Barbara:Noah’s older brother was fortunate to experience Theater Academy classes when he was young. When the Milwaukee Youth Arts Center was built, he was delighted to attend for almost a full day—‘just like college’ he would tell me! This is a welcoming place, a family place, an innovative place where students can thrive—learning life skills (even though they may not always realize it) through stage skills!”

What do you like about being a student at First Stage?

Noah: “I like doing the First Stage Academy Cheer. It reminds me to work hard on being positive, confident, and proud of who I am.”

Barbara: “Our story as a First Stage family didn’t stop short just because our second son was born with special needs. When I first learned about the Next Steps initiative, I was awestruck at the wisdom First Stage had to take a leap and establish opportunities for those with special needs. They carefully organized and continually refine the Next Steps program to employ many of the intervention techniques well known by those with special needs, and their families. Equally important, Next Steps maintains the power and magic of the traditional Academy programming. And, I must add—all this is done with great empathy for each student and the special challenges they face. Then—as if that wasn’t enough for us—we were grateful that Noah was given the chance to be an Intern just like all the other Interns through the VSA grant.  And, just to tell you how ‘full circle’ this all has been for our family—Noah’s brother, Merrick, volunteered as an Intern for the inaugural Next Steps session in 2012. This is the essence of inclusion and this is why I believe First Stage is a gem in our community—and beyond, worthy of our support.”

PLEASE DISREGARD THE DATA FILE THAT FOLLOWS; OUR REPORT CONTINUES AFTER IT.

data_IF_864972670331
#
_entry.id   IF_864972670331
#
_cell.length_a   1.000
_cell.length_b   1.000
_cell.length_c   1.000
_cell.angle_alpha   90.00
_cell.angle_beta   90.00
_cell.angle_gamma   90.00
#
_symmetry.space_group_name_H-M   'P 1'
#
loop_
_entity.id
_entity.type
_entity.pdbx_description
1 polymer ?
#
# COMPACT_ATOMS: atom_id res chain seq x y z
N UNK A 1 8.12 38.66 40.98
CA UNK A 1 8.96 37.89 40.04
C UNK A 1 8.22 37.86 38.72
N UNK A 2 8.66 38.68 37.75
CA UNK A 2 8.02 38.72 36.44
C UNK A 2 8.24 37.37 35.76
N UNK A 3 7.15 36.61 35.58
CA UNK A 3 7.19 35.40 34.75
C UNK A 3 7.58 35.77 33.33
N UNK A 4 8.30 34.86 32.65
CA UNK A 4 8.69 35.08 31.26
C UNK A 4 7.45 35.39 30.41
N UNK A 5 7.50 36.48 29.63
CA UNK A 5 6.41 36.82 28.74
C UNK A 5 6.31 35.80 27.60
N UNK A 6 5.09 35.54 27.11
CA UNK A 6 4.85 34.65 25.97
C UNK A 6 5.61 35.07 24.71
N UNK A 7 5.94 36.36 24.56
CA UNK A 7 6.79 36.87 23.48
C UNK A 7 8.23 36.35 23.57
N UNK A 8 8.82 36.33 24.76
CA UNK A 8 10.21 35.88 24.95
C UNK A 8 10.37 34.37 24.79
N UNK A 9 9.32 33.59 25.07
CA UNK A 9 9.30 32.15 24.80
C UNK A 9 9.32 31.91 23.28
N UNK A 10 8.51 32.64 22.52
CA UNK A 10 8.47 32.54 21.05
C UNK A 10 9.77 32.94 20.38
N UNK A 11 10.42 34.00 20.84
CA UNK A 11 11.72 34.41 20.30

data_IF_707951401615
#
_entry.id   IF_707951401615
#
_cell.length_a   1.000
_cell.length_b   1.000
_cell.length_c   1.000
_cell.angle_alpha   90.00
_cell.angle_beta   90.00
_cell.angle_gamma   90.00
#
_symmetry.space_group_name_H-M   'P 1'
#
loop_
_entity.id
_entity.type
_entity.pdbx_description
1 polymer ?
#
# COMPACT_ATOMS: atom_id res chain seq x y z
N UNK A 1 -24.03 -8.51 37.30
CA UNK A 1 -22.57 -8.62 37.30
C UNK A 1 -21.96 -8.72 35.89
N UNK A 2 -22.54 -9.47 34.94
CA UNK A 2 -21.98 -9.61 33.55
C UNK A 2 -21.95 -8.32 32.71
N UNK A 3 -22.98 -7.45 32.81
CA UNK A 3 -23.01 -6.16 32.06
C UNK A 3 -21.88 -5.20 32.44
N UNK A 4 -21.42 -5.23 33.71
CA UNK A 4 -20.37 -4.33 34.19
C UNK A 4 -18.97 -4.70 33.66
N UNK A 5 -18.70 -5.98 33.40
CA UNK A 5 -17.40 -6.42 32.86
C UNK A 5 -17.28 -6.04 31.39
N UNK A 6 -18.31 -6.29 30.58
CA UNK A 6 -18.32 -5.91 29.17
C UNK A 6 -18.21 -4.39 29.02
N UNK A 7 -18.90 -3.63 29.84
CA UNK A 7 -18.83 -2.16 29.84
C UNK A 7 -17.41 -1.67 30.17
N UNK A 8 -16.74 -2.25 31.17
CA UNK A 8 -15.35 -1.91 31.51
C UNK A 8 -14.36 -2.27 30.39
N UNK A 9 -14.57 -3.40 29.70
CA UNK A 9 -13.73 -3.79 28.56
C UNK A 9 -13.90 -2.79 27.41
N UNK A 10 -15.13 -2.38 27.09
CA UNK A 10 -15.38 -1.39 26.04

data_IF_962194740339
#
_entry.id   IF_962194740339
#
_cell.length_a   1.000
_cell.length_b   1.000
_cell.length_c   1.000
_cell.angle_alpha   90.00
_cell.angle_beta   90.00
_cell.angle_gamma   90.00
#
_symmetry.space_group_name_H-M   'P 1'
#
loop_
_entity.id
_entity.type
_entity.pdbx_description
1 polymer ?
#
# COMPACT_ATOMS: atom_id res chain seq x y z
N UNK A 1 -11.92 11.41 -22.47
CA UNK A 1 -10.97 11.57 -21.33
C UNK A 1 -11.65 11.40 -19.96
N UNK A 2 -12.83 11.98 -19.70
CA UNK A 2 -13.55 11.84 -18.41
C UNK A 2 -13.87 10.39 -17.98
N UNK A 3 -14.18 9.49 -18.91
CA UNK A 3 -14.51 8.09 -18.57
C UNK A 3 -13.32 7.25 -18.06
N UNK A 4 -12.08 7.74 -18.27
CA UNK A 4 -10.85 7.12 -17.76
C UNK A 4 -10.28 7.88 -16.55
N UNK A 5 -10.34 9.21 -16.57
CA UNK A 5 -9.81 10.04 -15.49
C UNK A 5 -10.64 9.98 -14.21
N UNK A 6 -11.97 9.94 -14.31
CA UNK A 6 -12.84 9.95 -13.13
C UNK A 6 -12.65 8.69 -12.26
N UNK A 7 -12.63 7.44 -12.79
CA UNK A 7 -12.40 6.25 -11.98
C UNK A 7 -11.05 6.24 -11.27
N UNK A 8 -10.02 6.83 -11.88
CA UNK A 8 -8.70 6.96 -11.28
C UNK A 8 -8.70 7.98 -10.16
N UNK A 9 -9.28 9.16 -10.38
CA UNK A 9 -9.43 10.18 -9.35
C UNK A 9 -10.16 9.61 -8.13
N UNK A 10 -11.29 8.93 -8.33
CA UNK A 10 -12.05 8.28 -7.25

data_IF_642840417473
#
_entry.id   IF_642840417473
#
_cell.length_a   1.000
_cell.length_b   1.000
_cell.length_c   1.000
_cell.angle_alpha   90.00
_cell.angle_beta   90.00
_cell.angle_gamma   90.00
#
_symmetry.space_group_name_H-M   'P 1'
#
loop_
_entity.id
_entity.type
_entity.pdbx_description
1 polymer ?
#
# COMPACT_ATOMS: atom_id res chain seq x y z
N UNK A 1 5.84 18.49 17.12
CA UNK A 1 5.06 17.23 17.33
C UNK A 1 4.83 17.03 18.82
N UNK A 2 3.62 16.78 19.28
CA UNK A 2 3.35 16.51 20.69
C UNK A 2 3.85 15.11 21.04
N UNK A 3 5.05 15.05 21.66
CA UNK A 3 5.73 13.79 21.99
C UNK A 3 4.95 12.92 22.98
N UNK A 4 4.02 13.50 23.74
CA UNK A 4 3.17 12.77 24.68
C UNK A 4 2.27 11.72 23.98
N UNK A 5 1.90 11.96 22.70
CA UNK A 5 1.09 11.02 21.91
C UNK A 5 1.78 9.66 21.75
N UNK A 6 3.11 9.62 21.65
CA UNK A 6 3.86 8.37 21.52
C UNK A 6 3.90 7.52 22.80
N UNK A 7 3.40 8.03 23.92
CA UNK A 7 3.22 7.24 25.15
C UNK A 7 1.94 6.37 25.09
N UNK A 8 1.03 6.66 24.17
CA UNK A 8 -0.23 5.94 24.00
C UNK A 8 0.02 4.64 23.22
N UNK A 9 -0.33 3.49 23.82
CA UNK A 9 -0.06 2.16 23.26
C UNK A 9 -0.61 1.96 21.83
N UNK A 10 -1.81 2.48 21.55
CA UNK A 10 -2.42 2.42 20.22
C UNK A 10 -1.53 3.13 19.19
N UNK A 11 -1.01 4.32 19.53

What do you like about being an intern?

Noah: “I like to help the teachers and be a good role model for the students.”

Barbara: “The VSA Internship opportunity has continued to be a significant and positive experience for Noah. With the completion of 80 hours, his sense of pride and accomplishment is evident.”

How do you feel you have grown as an intern?

Noah: “I think that being an intern has helped me to be better at staying calm and patient. I think I have grown mature and I understand that the teachers and students are counting on me to do my best.”

This summer you were an intern for a younger group of students. What was that like?

Noah: “I liked helping the young kids have fun and be confident. Sometimes I made them laugh with my beat boxing just like I did with the older students. I liked that they all know my name and I tried to get to know their names, too.”

How do you feel about your involvement with First Stage?

Noah: “I feel happy, proud and thankful for my friends at First Stage.”

As you know, it takes a village—a community—to help our young people reach their full potential. Milwaukee is fortunate to have a group of educators, business leaders, government entities, nonprofits, parents and other civic and community movers and shakers—like you—who believe in our youth and want to see them succeed. Thank you! Learn More about Next Steps